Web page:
Author Topic: Avoid Heat Stroke this Summer  (Read 2516 times)

Offline scgardenweb

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Avoid Heat Stroke this Summer
« on: October 14, 2016, 02:01 PM »
Avoid Heat Stroke this Summer

By Shirley Ward, BSN, RN (former Sunshine Gardener)

Illness caused by exposure to heat can be prevented. Gardeners are at risk for heat illnesses because we work during hot conditions, usually longer than we planned, and don't drink adequate fluids. Risk factors for heat illnesses are age, heart disease and medications that have a "dry mouth" side effect. (These include diuretics, decongestants, antidepressants, and high blood pressure medications.) Intake of alcohol and caffeine increases the risk as does weather temperture and high humidity. (Very low humidity is dangerous as well, since most of us use perspiration as a guide to body fluid loss).

Three stages of heat illnesses:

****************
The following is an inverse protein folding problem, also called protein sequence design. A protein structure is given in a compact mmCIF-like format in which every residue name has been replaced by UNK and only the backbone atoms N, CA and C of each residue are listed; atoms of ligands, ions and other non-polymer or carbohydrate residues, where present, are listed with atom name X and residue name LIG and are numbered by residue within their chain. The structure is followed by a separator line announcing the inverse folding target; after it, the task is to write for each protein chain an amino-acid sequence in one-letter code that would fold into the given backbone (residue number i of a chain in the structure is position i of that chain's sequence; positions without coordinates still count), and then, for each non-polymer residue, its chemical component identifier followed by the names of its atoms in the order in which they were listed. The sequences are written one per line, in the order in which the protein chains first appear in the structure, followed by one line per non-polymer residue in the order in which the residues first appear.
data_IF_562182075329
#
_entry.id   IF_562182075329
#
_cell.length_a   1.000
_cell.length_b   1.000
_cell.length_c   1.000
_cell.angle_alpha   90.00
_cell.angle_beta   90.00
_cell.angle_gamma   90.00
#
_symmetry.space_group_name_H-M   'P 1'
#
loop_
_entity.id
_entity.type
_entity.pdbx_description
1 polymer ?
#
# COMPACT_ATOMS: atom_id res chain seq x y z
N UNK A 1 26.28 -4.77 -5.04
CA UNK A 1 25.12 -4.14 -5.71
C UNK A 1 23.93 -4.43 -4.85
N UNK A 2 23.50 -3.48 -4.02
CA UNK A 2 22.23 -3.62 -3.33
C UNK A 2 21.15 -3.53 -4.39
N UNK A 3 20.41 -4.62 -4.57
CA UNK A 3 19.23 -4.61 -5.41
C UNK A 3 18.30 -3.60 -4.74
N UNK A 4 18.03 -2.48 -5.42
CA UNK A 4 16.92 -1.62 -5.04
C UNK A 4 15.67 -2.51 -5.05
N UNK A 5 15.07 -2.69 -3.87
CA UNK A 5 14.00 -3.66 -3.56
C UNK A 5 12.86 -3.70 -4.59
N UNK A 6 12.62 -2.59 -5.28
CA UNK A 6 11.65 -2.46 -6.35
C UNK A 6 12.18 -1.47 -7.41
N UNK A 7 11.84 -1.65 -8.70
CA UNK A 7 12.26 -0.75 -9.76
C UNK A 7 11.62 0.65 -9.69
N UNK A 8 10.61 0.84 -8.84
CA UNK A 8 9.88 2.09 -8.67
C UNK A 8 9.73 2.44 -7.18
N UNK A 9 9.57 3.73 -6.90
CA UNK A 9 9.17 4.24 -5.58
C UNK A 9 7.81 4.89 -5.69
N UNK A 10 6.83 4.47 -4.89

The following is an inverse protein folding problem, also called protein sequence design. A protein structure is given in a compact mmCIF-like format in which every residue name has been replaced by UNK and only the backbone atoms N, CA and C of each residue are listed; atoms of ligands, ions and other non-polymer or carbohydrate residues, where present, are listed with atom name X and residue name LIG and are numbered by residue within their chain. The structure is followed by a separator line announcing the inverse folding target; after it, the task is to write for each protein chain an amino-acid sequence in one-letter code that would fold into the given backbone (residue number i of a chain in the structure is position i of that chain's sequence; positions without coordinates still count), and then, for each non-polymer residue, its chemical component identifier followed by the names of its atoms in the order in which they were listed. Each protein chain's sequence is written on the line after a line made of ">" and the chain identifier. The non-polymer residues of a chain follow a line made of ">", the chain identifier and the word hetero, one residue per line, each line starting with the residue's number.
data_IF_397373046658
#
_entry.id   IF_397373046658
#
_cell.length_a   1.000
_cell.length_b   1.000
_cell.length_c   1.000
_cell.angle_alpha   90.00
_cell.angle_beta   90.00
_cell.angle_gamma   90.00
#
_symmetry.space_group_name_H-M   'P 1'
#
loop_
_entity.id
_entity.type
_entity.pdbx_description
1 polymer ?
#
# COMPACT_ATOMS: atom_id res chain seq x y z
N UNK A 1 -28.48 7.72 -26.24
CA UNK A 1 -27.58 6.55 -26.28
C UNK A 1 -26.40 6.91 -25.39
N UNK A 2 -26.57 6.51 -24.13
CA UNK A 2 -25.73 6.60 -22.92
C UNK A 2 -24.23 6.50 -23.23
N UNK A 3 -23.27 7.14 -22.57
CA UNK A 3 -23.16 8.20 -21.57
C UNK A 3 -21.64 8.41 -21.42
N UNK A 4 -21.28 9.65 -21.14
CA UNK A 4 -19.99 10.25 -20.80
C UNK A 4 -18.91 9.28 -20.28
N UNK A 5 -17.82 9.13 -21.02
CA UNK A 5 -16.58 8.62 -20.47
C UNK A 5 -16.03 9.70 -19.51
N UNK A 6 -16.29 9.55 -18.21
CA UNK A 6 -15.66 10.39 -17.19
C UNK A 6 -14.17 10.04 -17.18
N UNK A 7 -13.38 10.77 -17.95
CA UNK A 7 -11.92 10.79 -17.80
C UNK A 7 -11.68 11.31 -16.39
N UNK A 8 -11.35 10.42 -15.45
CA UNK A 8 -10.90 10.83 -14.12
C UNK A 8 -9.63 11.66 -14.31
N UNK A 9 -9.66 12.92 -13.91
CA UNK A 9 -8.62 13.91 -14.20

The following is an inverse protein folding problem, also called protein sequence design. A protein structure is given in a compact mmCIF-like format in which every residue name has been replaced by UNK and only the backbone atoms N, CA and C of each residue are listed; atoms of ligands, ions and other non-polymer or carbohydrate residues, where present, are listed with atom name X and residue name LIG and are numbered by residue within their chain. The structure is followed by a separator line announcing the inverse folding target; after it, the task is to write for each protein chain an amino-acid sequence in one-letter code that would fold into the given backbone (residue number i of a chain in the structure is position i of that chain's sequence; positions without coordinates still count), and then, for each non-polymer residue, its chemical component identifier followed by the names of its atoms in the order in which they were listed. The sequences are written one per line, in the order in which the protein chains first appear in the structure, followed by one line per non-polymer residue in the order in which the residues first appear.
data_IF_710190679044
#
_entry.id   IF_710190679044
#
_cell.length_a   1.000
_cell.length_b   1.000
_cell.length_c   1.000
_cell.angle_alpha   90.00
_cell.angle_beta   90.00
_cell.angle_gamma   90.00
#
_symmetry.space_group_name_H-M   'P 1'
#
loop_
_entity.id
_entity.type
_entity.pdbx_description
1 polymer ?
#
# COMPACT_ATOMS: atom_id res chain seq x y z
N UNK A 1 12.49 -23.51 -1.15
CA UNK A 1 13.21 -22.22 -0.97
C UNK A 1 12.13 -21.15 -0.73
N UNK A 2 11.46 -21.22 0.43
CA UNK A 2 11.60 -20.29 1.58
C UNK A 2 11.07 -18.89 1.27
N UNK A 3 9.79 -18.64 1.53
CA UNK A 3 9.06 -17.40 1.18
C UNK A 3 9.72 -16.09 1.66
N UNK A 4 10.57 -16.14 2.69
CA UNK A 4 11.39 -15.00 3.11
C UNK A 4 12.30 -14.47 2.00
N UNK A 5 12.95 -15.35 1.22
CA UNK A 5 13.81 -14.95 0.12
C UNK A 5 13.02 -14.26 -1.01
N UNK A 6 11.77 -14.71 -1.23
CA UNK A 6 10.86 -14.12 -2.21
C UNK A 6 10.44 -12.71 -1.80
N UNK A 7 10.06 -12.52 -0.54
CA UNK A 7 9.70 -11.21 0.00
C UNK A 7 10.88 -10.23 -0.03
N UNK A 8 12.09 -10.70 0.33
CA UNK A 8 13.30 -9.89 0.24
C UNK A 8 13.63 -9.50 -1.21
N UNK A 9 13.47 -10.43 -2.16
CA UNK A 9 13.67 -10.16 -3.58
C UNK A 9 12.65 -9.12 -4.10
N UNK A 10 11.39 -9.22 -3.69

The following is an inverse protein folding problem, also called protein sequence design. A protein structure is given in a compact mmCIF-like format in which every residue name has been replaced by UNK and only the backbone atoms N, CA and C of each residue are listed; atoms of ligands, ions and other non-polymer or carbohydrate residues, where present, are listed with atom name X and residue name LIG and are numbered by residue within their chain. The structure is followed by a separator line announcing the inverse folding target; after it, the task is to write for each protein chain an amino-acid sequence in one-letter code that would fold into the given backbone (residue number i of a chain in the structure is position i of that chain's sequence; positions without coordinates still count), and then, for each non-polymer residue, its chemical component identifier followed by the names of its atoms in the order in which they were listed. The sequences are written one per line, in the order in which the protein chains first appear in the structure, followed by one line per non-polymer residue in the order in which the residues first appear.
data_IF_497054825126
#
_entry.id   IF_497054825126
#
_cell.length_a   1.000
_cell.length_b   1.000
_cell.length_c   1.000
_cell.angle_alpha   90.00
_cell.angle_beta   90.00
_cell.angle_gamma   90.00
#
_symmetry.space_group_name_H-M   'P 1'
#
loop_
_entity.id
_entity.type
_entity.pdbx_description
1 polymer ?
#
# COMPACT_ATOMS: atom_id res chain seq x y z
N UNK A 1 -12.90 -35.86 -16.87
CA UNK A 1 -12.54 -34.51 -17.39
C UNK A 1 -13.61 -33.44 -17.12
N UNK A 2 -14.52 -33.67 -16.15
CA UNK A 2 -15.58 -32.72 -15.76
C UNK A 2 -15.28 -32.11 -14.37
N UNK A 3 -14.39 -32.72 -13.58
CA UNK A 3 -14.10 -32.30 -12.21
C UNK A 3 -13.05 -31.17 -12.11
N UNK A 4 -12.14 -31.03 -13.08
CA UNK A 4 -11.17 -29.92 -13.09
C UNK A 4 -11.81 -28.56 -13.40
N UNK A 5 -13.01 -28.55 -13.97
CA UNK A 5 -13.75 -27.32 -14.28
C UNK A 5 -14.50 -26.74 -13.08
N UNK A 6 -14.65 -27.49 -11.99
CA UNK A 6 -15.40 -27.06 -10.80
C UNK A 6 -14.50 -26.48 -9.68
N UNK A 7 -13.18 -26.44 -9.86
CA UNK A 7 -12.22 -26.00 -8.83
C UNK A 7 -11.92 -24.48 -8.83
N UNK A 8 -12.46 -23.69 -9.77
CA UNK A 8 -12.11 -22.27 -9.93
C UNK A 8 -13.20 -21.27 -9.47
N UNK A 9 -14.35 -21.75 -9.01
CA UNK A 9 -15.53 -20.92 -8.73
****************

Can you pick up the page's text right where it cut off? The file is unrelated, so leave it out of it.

• Heat Cramps -- usually in legs and abdominal area.
  • Heat Exhaustion -- nausea, dizziness, weakness, headache, lightheadedness. Skin is (usually) cool and wet. Skin color may be grayish.
  • Heat Stroke -- skin is red, hot and dry. Person may be confused or disoriented. Sudden loss of consciousness followed by seizures could indicate heat stroke.

First Aid: (Start immediately since heat cramps can go into heat exhaustion and then to heat stroke). Get the person out of the hot environment and into a cool place. Cool with sprays of cool water. Place wet, cool cloths against the person's skin.

Heat Cramps or Heat Exhaustion: Have the person sit or lie down and replace body fluids by giving water to drink. If the person is not feeling better in thirty minutes or if conditions worsen, call 911.

Heat Stroke: This is a life-threatening emergency. Call 911 and cool the person as rapidly as possible. Wet the person with water, cool with a fan -- change cool wet cloths as soon as they become hot. Do not give an unconscious person anything by mouth.


  • Don't do heavy physical labor during the hot part of the day.
  • Bring water or drinks with you and drink even though you are not thirsty. Water is best; no alcohol or caffeine. Wear a hat while exposed to sun and heat.
  • Get into a cool environment immediately if you have symptoms. Drink additional fluids.
  • Let somebody else know that you are feeling unwell.

Printed in "The Garden Plot" Volume 1 Number 3, Summer 2000
« Last Edit: October 14, 2016, 02:03 PM by scgardenweb »